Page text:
There are so many pictures of cats and dogs being cuddled and loved by Ukraine army personnel that a wise person has created a Twitter account to show them off. It’s doing very well with about 15.2k followers at the moment. That’s good in a very short timeframe. And it is no surprise to me that there are thousands of followers and lots of photographs. Ukrainian troops have opened their hearts to stray pets. These are probably abandoned cats and dogs. We see more dogs with Ukrainian troops because there are more men than women in the Ukrainian army, and men generally prefer dogs. That is not always the case because you will also see some fantastic photographs of Ukrainian military men enjoying the company of a stray cat and vice versa.
Perhaps unbeknownst to the brave Ukrainian soldiers is the fact that cats and dogs can be great therapy animals. They can treat people with PTSD for example. And they don’t have to be specialist therapy animals to do this.
I suspect that what we are seeing here in these photographs is both male and female soldiers employing some self-help in treating themselves with a bit of animal therapy. We know that cats are calming both by their presence and their purr. We know that having a dog by your side creates a sense of security and well-being.
We also know that some Ukrainian soldiers are relying on their dogs to sense when there’s danger around through their superior hearing and sense of smell. So, the dogs can be both working dogs and therapy dogs.
In between fighting, which must be terrifying even to experienced military personnel and particularly so to volunteers who signed up, there will be lulls in the fighting when they can try and unwind and prepare themselves for the next battle. The presence of a cat or dog helps in this process.
I’ve focused in the first part of this article on the military personnel who need all the help they can get. They are the un-named heroes in this fight of good against evil.
But let’s turn to the animals. Many companion animals have been taken by refugees to Poland and other adjacent countries; safe havens where they can start their life again. Many will return to Ukraine but some never well. It must have been a big struggle to get their companion animals to where they were going.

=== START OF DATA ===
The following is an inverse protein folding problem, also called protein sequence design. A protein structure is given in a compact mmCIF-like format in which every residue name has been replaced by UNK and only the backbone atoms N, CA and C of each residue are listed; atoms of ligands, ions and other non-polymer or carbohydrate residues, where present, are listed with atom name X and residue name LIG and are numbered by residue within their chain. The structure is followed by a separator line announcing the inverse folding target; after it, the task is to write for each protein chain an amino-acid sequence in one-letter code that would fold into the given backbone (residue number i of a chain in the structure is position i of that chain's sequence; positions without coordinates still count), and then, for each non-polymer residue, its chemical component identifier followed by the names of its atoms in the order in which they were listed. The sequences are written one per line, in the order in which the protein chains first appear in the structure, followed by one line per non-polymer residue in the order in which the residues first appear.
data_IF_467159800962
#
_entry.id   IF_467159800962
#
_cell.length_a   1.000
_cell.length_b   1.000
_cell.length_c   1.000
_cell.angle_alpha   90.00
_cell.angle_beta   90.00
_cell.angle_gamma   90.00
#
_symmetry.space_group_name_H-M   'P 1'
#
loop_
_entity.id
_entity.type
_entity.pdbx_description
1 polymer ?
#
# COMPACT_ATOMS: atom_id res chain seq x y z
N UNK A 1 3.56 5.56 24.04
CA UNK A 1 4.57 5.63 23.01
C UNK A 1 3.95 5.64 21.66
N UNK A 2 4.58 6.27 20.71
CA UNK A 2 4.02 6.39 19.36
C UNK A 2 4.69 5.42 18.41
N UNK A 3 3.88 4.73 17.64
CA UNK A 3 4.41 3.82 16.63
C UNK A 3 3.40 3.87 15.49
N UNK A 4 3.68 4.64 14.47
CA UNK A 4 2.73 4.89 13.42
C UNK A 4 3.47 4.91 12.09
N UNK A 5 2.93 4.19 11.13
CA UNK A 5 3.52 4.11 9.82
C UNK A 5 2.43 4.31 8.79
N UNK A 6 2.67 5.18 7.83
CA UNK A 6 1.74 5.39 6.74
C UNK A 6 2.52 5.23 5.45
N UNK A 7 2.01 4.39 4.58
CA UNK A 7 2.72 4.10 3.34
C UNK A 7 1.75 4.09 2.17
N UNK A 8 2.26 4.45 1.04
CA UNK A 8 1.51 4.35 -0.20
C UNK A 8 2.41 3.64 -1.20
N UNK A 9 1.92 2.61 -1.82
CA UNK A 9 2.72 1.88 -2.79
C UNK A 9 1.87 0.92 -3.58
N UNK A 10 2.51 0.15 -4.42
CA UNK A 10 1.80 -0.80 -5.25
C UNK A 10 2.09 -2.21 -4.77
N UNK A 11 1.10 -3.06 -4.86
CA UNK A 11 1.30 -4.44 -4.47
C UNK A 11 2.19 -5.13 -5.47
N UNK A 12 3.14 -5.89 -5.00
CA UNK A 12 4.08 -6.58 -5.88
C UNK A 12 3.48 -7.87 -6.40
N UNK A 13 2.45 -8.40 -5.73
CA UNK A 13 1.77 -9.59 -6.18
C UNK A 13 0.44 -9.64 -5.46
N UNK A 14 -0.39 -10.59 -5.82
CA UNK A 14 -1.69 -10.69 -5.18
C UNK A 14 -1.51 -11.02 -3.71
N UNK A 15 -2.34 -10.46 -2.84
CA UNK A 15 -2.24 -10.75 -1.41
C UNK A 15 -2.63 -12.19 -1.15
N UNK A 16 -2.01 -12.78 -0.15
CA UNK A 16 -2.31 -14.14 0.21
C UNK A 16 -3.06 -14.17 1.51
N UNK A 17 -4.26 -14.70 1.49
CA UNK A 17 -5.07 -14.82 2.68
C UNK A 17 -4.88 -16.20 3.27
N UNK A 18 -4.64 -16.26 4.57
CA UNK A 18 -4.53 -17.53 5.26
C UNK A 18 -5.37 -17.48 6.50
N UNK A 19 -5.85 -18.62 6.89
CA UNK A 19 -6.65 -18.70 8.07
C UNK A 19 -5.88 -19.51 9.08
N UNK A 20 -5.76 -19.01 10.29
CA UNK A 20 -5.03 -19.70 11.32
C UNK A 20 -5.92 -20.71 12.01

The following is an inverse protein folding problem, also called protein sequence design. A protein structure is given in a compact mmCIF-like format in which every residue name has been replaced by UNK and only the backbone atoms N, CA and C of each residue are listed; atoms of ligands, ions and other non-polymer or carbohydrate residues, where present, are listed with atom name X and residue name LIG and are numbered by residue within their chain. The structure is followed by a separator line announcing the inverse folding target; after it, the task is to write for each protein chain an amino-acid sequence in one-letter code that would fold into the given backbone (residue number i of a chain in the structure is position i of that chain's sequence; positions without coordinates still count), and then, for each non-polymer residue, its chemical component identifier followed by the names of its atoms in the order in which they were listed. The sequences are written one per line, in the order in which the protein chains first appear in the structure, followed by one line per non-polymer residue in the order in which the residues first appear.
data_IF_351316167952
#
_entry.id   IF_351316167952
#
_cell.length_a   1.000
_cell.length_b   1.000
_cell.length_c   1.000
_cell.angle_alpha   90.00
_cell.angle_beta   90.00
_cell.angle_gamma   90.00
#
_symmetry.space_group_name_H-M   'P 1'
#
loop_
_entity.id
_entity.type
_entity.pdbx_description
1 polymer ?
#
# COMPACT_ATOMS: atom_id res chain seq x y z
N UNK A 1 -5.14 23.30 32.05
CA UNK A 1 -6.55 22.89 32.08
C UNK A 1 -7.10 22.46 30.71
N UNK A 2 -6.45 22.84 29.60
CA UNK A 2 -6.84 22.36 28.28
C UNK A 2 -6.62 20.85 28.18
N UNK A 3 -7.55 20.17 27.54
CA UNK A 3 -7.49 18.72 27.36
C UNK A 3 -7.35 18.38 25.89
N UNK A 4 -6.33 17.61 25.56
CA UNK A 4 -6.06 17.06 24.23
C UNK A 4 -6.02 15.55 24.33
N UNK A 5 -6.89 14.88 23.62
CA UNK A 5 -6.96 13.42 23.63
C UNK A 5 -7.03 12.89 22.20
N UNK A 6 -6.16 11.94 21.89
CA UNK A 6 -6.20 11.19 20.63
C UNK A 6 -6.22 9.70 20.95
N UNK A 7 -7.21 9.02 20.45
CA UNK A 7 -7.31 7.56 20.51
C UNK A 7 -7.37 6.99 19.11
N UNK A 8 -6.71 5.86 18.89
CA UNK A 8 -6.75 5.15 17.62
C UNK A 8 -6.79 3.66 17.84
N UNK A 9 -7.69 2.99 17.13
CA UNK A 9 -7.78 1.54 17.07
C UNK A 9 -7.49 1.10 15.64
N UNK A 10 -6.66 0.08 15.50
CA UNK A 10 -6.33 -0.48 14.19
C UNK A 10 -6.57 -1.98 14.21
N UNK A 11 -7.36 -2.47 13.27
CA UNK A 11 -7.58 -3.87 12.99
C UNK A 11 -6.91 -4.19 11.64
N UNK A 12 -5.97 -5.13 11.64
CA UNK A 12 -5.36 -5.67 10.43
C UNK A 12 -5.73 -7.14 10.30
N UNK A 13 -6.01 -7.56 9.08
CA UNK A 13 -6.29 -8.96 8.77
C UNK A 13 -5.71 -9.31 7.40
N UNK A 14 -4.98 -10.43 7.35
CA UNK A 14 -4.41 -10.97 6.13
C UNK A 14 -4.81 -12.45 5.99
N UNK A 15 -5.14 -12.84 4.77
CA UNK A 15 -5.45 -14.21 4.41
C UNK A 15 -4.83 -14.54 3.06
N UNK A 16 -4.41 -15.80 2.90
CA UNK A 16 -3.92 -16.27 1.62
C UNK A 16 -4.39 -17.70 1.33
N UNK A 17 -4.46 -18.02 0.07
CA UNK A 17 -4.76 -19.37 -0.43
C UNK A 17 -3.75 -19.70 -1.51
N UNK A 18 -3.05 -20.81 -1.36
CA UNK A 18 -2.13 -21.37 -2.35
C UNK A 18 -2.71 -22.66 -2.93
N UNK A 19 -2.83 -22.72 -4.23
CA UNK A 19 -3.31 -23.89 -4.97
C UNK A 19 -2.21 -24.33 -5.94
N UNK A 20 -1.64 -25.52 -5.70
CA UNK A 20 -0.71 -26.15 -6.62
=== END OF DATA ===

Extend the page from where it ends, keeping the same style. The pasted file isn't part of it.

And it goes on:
But sadly, many to have been left behind, abandoned because it was too hard to bring them. There was one lady who couldn’t bring one of her two dogs because he refused to move. He was too scared; terrified by the noises and the destruction.
Let’s think about that: how it feels for abandoned cats and dogs. We know that noise frightens the majority of cats and dogs. Firework displays can terrify companion animals. Firework displays pale into insignificance in comparison to cruise missiles, shelling and air to surface missiles pounding into apartment blocks. This is what these animals have had to put up with.
They need therapy too. In many instances, they will be traumatised. They need the friendship and the reassurance that a tender human companion can provide.
So, in these photographs we also see cats and dogs getting their dose of therapy from kind-hearted Ukrainian army personnel.
I have to contrast this with the Russian troops who are behaving more brutally as the days go by and as they begin to lose the battles and retreat in some areas. The Times newspaper reports that retreating Russian troops are killing civilians in alleged war crimes and putting mines in their bodies. And the civilians include children. And there’s no doubt in my mind that they take the odd potshot at an animal and probably eat it afterwards because they were provided with three days of rations when they invaded Ukraine.
They’ve been stealing from any source they can find including supermarkets and homes to feed themselves. And it has been reported that they have shot and killed companion animals for their next meal.
It is the vulnerable and innocent who suffer the most in these conflicts. It is a terrible indictment on humankind.